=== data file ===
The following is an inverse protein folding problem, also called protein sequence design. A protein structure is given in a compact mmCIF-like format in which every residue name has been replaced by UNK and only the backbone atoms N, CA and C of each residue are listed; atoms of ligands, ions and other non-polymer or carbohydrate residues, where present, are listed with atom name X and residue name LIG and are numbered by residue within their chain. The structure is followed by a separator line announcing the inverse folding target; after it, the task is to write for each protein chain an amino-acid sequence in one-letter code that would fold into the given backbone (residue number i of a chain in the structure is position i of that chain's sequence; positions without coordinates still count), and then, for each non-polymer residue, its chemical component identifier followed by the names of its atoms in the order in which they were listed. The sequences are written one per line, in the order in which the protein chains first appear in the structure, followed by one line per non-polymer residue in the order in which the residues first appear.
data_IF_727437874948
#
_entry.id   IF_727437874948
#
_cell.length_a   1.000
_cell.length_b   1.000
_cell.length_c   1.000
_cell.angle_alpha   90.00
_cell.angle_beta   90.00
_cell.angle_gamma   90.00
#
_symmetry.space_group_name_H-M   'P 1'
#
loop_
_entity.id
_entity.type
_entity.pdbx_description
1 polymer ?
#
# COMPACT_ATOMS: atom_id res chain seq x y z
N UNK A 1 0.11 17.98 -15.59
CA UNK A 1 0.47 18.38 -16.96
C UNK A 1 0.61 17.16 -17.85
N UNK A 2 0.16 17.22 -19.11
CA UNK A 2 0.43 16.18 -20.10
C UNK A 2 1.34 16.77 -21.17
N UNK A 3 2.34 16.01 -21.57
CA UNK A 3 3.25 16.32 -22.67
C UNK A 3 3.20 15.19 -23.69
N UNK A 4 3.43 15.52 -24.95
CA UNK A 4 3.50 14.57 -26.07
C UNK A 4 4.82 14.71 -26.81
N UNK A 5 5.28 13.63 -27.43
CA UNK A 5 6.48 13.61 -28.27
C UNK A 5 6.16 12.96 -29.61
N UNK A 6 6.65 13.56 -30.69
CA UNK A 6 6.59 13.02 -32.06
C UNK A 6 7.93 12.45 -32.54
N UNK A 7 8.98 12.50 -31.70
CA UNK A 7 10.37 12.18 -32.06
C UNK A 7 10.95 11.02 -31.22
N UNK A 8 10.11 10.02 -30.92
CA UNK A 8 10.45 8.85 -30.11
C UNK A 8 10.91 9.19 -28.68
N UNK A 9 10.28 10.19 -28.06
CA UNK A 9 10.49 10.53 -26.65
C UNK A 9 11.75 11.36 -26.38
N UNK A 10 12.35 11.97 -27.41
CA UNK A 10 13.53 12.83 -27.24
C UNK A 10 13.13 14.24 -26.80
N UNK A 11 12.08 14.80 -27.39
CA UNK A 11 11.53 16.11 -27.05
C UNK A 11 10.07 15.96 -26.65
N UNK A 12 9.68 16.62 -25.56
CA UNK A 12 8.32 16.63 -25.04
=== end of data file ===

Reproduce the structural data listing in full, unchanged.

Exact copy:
The following is an inverse protein folding problem, also called protein sequence design. A protein structure is given in a compact mmCIF-like format in which every residue name has been replaced by UNK and only the backbone atoms N, CA and C of each residue are listed; atoms of ligands, ions and other non-polymer or carbohydrate residues, where present, are listed with atom name X and residue name LIG and are numbered by residue within their chain. The structure is followed by a separator line announcing the inverse folding target; after it, the task is to write for each protein chain an amino-acid sequence in one-letter code that would fold into the given backbone (residue number i of a chain in the structure is position i of that chain's sequence; positions without coordinates still count), and then, for each non-polymer residue, its chemical component identifier followed by the names of its atoms in the order in which they were listed. The sequences are written one per line, in the order in which the protein chains first appear in the structure, followed by one line per non-polymer residue in the order in which the residues first appear.
data_IF_727437874948
#
_entry.id   IF_727437874948
#
_cell.length_a   1.000
_cell.length_b   1.000
_cell.length_c   1.000
_cell.angle_alpha   90.00
_cell.angle_beta   90.00
_cell.angle_gamma   90.00
#
_symmetry.space_group_name_H-M   'P 1'
#
loop_
_entity.id
_entity.type
_entity.pdbx_description
1 polymer ?
#
# COMPACT_ATOMS: atom_id res chain seq x y z
N UNK A 1 0.11 17.98 -15.59
CA UNK A 1 0.47 18.38 -16.96
C UNK A 1 0.61 17.16 -17.85
N UNK A 2 0.16 17.22 -19.11
CA UNK A 2 0.43 16.18 -20.10
C UNK A 2 1.34 16.77 -21.17
N UNK A 3 2.34 16.01 -21.57
CA UNK A 3 3.25 16.32 -22.67
C UNK A 3 3.20 15.19 -23.69
N UNK A 4 3.43 15.52 -24.95
CA UNK A 4 3.50 14.57 -26.07
C UNK A 4 4.82 14.71 -26.81
N UNK A 5 5.28 13.63 -27.43
CA UNK A 5 6.48 13.61 -28.27
C UNK A 5 6.16 12.96 -29.61
N UNK A 6 6.65 13.56 -30.69
CA UNK A 6 6.59 13.02 -32.06
C UNK A 6 7.93 12.45 -32.54
N UNK A 7 8.98 12.50 -31.70
CA UNK A 7 10.37 12.18 -32.06
C UNK A 7 10.95 11.02 -31.22
N UNK A 8 10.11 10.02 -30.92
CA UNK A 8 10.45 8.85 -30.11
C UNK A 8 10.91 9.19 -28.68
N UNK A 9 10.28 10.19 -28.06
CA UNK A 9 10.49 10.53 -26.65
C UNK A 9 11.75 11.36 -26.38
N UNK A 10 12.35 11.97 -27.41
CA UNK A 10 13.53 12.83 -27.24
C UNK A 10 13.13 14.24 -26.80
N UNK A 11 12.08 14.80 -27.39
CA UNK A 11 11.53 16.11 -27.05
C UNK A 11 10.07 15.96 -26.65
N UNK A 12 9.68 16.62 -25.56
CA UNK A 12 8.32 16.63 -25.04